S is 54, he lived in England where his mother is from for the first ten years of his life before his family moved to California. He is soft spoken and pauses thoughtfully while speaking. He told me about this Easter tradition of a cake his mother used to bake.
“And then this is something my mom did… I’ve never heard it done anywhere else… for Easter she would bake a cake and make eleven marzipan eggs and put them on top of it… and it represented each of the disciples… except for Judas (laughs). I think it was a white cake… or I think a plain yellow… we always went outside and took an Easter picture with one of us five kids holding the cake.”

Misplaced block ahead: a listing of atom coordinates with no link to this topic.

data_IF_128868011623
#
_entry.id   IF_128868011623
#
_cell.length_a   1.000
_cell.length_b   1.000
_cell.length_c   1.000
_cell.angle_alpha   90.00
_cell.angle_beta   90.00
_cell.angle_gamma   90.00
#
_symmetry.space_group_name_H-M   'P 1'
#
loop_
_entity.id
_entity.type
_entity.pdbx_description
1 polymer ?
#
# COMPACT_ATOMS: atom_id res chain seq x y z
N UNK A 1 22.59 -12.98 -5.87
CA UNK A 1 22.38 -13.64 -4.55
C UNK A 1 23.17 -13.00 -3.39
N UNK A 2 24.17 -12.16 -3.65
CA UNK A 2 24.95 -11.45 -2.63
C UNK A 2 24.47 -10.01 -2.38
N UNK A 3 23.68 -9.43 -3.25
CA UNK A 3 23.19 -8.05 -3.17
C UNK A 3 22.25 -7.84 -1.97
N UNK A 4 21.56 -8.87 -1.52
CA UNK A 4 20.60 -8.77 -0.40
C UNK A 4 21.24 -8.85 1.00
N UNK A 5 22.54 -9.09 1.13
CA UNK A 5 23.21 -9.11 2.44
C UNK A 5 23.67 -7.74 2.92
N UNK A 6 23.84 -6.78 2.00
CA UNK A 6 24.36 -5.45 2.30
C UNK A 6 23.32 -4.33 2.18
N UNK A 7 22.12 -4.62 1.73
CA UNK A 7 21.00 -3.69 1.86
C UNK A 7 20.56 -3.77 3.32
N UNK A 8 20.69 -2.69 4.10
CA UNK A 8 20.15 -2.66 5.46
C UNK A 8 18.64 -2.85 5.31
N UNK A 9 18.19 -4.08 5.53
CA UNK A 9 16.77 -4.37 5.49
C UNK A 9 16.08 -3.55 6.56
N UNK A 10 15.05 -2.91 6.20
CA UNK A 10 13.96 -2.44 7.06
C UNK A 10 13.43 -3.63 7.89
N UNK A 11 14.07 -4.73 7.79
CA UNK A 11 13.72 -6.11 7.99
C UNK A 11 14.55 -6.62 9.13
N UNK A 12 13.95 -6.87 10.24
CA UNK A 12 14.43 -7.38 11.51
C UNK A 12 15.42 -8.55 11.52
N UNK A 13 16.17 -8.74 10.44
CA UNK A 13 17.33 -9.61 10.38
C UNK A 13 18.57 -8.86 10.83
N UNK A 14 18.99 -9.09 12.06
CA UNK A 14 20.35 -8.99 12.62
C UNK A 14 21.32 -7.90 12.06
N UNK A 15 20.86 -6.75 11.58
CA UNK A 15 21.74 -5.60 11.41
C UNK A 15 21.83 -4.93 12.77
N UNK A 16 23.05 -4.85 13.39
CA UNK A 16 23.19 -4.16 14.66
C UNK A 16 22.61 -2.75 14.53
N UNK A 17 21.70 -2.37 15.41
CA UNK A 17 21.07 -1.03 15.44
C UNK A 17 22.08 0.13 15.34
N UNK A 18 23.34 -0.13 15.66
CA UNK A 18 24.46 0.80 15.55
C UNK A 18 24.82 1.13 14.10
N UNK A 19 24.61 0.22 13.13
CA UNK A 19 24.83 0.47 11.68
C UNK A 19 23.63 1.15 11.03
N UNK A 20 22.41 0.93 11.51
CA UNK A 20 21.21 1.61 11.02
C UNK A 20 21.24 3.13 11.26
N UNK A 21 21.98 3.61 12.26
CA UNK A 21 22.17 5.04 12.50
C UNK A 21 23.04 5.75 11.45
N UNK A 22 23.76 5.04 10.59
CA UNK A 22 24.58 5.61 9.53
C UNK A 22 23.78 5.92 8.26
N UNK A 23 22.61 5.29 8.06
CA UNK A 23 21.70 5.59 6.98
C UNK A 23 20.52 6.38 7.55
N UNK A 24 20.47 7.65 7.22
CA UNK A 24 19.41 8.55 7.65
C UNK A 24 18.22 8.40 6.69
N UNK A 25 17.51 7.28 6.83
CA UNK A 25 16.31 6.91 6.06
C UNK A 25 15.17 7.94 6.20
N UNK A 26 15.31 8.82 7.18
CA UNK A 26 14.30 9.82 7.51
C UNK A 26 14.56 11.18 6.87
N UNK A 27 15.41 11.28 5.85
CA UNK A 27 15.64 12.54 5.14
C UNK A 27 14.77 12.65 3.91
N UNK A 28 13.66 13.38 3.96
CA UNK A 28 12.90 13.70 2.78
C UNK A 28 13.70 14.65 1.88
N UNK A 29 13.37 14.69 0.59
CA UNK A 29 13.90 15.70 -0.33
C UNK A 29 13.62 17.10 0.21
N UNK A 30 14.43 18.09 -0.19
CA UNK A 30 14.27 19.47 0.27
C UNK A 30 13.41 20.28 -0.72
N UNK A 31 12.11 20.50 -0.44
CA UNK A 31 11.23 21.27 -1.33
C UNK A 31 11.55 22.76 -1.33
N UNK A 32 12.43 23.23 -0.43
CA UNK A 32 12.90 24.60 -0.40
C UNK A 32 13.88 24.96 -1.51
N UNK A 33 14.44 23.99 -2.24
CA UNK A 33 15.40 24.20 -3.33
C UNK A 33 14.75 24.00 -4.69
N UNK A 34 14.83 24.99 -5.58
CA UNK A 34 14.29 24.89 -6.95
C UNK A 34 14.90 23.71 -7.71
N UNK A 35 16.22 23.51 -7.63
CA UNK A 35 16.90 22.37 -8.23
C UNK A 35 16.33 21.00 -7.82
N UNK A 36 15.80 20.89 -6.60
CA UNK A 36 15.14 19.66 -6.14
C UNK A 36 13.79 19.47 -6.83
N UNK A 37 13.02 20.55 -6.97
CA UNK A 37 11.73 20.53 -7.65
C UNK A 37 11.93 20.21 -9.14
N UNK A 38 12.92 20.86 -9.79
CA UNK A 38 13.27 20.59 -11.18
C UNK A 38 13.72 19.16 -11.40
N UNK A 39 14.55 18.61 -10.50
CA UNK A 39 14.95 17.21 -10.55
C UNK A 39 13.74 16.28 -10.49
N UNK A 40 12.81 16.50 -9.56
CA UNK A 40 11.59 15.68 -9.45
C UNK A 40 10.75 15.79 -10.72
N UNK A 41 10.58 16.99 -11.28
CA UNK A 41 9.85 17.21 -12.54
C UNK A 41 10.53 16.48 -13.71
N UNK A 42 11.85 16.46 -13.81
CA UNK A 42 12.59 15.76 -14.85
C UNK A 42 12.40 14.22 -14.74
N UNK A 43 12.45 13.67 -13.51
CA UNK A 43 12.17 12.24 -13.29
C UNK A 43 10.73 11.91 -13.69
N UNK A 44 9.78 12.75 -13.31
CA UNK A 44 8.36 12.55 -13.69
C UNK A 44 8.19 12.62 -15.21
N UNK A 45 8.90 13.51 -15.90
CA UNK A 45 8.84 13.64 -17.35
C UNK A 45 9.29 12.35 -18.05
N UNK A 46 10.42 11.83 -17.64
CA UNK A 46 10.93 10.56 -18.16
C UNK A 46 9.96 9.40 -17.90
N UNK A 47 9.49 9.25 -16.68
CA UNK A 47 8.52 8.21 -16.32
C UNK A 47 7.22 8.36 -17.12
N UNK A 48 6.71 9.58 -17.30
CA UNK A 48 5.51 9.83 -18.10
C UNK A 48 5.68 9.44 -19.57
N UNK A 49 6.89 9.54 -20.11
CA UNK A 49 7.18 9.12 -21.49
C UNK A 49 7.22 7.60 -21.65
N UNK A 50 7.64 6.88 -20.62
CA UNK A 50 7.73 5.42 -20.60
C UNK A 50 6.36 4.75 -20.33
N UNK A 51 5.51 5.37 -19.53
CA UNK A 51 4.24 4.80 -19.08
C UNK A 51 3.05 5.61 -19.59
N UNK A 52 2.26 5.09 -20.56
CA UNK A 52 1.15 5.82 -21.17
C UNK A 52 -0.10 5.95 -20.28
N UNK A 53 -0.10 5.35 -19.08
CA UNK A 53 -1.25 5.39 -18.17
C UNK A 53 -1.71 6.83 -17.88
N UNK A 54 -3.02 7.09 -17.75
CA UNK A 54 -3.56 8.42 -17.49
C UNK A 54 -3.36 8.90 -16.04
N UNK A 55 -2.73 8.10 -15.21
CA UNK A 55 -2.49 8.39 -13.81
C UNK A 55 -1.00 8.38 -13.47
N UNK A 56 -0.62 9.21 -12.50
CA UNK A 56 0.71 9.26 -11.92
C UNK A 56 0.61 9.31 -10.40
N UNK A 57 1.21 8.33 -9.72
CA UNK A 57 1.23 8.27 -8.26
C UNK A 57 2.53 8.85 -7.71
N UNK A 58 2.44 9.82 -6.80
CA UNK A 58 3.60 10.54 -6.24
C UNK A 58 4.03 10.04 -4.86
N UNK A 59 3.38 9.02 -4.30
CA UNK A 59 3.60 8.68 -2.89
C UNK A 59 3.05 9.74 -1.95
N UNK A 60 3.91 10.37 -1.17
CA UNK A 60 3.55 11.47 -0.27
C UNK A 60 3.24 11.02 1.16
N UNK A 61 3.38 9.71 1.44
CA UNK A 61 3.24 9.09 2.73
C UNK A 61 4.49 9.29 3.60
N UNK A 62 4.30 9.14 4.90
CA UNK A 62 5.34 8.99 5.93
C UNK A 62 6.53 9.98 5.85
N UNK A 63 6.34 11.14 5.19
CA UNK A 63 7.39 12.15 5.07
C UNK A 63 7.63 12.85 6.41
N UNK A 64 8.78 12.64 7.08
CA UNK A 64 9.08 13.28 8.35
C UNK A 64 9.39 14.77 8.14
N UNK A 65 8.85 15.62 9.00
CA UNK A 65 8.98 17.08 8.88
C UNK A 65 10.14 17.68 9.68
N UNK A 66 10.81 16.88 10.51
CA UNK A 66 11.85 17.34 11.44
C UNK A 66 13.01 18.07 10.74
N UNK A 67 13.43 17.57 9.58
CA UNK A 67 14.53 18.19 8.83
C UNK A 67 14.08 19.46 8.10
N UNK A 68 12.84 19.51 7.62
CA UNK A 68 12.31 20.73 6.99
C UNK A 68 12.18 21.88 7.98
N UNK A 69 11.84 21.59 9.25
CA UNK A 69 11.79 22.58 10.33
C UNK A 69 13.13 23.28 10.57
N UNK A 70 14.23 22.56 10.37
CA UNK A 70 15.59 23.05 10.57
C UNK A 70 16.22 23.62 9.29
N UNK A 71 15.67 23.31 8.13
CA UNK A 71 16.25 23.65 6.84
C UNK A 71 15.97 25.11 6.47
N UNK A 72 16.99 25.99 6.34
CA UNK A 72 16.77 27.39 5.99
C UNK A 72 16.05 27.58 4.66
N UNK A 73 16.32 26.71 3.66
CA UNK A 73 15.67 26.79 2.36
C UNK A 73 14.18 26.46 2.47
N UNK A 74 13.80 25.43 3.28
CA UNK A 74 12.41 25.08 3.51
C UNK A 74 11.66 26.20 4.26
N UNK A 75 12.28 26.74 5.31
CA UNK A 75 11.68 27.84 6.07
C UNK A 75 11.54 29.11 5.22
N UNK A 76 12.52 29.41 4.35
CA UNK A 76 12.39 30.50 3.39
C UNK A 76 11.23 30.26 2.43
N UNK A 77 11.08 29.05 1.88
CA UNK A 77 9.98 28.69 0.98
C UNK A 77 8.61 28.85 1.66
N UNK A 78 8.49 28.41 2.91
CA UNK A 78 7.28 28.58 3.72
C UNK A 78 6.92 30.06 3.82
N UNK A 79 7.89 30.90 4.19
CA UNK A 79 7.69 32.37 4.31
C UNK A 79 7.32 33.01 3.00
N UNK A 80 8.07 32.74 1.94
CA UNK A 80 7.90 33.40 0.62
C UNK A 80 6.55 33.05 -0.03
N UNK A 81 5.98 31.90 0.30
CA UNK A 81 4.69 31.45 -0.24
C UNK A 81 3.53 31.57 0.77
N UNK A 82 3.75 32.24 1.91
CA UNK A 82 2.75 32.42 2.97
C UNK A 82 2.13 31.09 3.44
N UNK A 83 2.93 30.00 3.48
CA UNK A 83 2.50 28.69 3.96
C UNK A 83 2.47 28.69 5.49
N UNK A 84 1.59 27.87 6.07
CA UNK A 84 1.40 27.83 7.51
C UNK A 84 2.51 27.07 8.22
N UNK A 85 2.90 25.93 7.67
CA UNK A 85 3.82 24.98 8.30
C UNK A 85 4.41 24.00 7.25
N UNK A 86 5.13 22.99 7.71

When I researched this, I found that this is a traditional cake known as a Simnel Cake. This tradition goes back to medieval times and started out as something more like bread than cake. Simnel comes from the Latin Simila – a fine white flour. In the 17th and 18th centuries it was something more like pudding. It wasn’t until the 19th century that it became recognizable as cake and the marzipan eggs don’t appear until the 20th century. It is described as a fruit cake, but lighter than the traditional Christmas version. S didn’t mention fruit in the one his mom used to make, but the white cake would have been in line with the original use of fine white flour. For more information and a recipe please see https://britishfoodhistory.com/2018/03/19/simnel-cake/